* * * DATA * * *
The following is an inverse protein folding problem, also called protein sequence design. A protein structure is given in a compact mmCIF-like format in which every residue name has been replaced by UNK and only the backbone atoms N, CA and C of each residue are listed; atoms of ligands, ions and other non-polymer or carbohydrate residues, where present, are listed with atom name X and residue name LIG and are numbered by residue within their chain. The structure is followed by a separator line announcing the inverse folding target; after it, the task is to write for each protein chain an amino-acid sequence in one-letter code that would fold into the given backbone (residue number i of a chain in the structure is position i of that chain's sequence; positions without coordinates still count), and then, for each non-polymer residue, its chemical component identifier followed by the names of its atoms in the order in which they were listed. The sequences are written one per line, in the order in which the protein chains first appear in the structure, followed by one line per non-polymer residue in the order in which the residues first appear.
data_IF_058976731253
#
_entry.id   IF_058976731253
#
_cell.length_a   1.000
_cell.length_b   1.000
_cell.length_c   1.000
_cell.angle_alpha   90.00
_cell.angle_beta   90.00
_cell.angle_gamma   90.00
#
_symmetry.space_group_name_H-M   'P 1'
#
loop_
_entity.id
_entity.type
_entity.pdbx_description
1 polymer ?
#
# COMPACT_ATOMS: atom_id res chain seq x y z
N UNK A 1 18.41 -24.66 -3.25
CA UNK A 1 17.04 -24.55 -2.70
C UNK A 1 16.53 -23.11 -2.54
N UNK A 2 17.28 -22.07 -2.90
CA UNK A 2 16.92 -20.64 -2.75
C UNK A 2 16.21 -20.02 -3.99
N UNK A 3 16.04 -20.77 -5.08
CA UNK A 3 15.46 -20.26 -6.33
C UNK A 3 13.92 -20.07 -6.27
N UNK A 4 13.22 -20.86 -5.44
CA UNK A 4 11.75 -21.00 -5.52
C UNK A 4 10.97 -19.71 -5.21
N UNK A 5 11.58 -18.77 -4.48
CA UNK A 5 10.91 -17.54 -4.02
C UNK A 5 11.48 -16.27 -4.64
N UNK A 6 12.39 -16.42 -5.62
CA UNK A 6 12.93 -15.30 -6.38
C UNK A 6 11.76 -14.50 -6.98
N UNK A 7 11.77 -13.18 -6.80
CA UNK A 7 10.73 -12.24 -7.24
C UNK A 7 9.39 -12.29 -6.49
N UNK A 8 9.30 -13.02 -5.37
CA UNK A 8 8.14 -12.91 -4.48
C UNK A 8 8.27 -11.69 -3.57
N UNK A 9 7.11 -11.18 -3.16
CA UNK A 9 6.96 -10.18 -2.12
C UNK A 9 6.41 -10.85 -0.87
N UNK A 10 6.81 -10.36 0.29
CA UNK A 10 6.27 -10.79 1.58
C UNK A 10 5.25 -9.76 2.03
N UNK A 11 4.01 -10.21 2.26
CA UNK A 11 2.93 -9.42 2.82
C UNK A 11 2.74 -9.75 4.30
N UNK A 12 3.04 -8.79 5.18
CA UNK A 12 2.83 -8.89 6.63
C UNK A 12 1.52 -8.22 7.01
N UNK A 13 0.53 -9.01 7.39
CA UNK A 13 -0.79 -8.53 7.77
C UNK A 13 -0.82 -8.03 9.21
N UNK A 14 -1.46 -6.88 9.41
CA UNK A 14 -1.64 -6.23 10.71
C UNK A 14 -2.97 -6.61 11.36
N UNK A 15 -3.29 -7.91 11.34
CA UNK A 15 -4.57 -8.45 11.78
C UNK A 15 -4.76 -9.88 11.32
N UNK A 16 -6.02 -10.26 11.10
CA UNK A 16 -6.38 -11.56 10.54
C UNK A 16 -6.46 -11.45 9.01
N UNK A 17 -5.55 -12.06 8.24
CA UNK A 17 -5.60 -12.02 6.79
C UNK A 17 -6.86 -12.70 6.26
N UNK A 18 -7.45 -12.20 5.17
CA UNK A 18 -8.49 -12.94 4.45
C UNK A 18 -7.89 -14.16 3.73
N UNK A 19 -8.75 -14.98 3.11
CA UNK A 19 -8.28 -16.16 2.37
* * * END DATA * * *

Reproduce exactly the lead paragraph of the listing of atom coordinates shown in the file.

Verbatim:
The following is an inverse protein folding problem, also called protein sequence design. A protein structure is given in a compact mmCIF-like format in which every residue name has been replaced by UNK and only the backbone atoms N, CA and C of each residue are listed; atoms of ligands, ions and other non-polymer or carbohydrate residues, where present, are listed with atom name X and residue name LIG and are numbered by residue within their chain. The structure is followed by a separator line announcing the inverse folding target; after it, the task is to write for each protein chain an amino-acid sequence in one-letter code that would fold into the given backbone (residue number i of a chain in the structure is position i of that chain's sequence; positions without coordinates still count), and then, for each non-polymer residue, its chemical component identifier followed by the names of its atoms in the order in which they were listed. The sequences are written one per line, in the order in which the protein chains first appear in the structure, followed by one line per non-polymer residue in the order in which the residues first appear.